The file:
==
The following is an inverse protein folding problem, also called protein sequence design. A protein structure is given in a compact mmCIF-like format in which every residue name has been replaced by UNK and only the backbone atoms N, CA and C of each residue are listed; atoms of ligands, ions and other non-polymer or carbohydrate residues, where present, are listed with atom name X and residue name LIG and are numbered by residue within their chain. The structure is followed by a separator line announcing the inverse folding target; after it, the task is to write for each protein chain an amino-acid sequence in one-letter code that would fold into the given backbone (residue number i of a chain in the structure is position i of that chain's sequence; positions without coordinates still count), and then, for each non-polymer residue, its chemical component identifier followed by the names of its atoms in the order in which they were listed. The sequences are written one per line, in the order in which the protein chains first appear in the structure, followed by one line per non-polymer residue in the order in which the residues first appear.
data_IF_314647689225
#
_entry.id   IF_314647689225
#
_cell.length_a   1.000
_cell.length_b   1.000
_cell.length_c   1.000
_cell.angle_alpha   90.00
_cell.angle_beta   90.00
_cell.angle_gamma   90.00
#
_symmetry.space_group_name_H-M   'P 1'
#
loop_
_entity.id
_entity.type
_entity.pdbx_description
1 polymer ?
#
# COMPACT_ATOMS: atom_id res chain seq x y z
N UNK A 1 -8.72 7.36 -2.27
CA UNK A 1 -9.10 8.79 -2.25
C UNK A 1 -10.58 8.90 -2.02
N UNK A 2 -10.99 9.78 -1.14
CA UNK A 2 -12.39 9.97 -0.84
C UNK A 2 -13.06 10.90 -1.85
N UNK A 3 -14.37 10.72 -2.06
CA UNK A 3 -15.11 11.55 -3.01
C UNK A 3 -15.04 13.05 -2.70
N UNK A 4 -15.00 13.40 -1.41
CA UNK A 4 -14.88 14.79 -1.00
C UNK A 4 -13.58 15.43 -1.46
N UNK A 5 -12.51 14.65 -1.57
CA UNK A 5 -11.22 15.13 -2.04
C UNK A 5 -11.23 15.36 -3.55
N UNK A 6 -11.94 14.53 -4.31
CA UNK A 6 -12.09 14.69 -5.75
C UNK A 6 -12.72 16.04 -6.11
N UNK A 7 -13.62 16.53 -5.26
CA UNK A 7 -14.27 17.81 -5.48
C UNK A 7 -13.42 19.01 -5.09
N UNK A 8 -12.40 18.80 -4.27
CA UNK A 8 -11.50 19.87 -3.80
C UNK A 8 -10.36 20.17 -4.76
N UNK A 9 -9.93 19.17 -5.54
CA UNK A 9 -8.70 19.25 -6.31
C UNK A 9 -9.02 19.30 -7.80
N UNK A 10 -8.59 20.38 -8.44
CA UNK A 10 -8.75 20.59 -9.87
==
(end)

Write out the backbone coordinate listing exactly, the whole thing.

The following is an inverse protein folding problem, also called protein sequence design. A protein structure is given in a compact mmCIF-like format in which every residue name has been replaced by UNK and only the backbone atoms N, CA and C of each residue are listed; atoms of ligands, ions and other non-polymer or carbohydrate residues, where present, are listed with atom name X and residue name LIG and are numbered by residue within their chain. The structure is followed by a separator line announcing the inverse folding target; after it, the task is to write for each protein chain an amino-acid sequence in one-letter code that would fold into the given backbone (residue number i of a chain in the structure is position i of that chain's sequence; positions without coordinates still count), and then, for each non-polymer residue, its chemical component identifier followed by the names of its atoms in the order in which they were listed. The sequences are written one per line, in the order in which the protein chains first appear in the structure, followed by one line per non-polymer residue in the order in which the residues first appear.
data_IF_314647689225
#
_entry.id   IF_314647689225
#
_cell.length_a   1.000
_cell.length_b   1.000
_cell.length_c   1.000
_cell.angle_alpha   90.00
_cell.angle_beta   90.00
_cell.angle_gamma   90.00
#
_symmetry.space_group_name_H-M   'P 1'
#
loop_
_entity.id
_entity.type
_entity.pdbx_description
1 polymer ?
#
# COMPACT_ATOMS: atom_id res chain seq x y z
N UNK A 1 -8.72 7.36 -2.27
CA UNK A 1 -9.10 8.79 -2.25
C UNK A 1 -10.58 8.90 -2.02
N UNK A 2 -10.99 9.78 -1.14
CA UNK A 2 -12.39 9.97 -0.84
C UNK A 2 -13.06 10.90 -1.85
N UNK A 3 -14.37 10.72 -2.06
CA UNK A 3 -15.11 11.55 -3.01
C UNK A 3 -15.04 13.05 -2.70
N UNK A 4 -15.00 13.40 -1.41
CA UNK A 4 -14.88 14.79 -1.00
C UNK A 4 -13.58 15.43 -1.46
N UNK A 5 -12.51 14.65 -1.57
CA UNK A 5 -11.22 15.13 -2.04
C UNK A 5 -11.23 15.36 -3.55
N UNK A 6 -11.94 14.53 -4.31
CA UNK A 6 -12.09 14.69 -5.75
C UNK A 6 -12.72 16.04 -6.11
N UNK A 7 -13.62 16.53 -5.26
CA UNK A 7 -14.27 17.81 -5.48
C UNK A 7 -13.42 19.01 -5.09
N UNK A 8 -12.40 18.80 -4.27
CA UNK A 8 -11.50 19.87 -3.80
C UNK A 8 -10.36 20.17 -4.76
N UNK A 9 -9.93 19.17 -5.54
CA UNK A 9 -8.70 19.25 -6.31
C UNK A 9 -9.02 19.30 -7.80
N UNK A 10 -8.59 20.38 -8.44
CA UNK A 10 -8.75 20.59 -9.87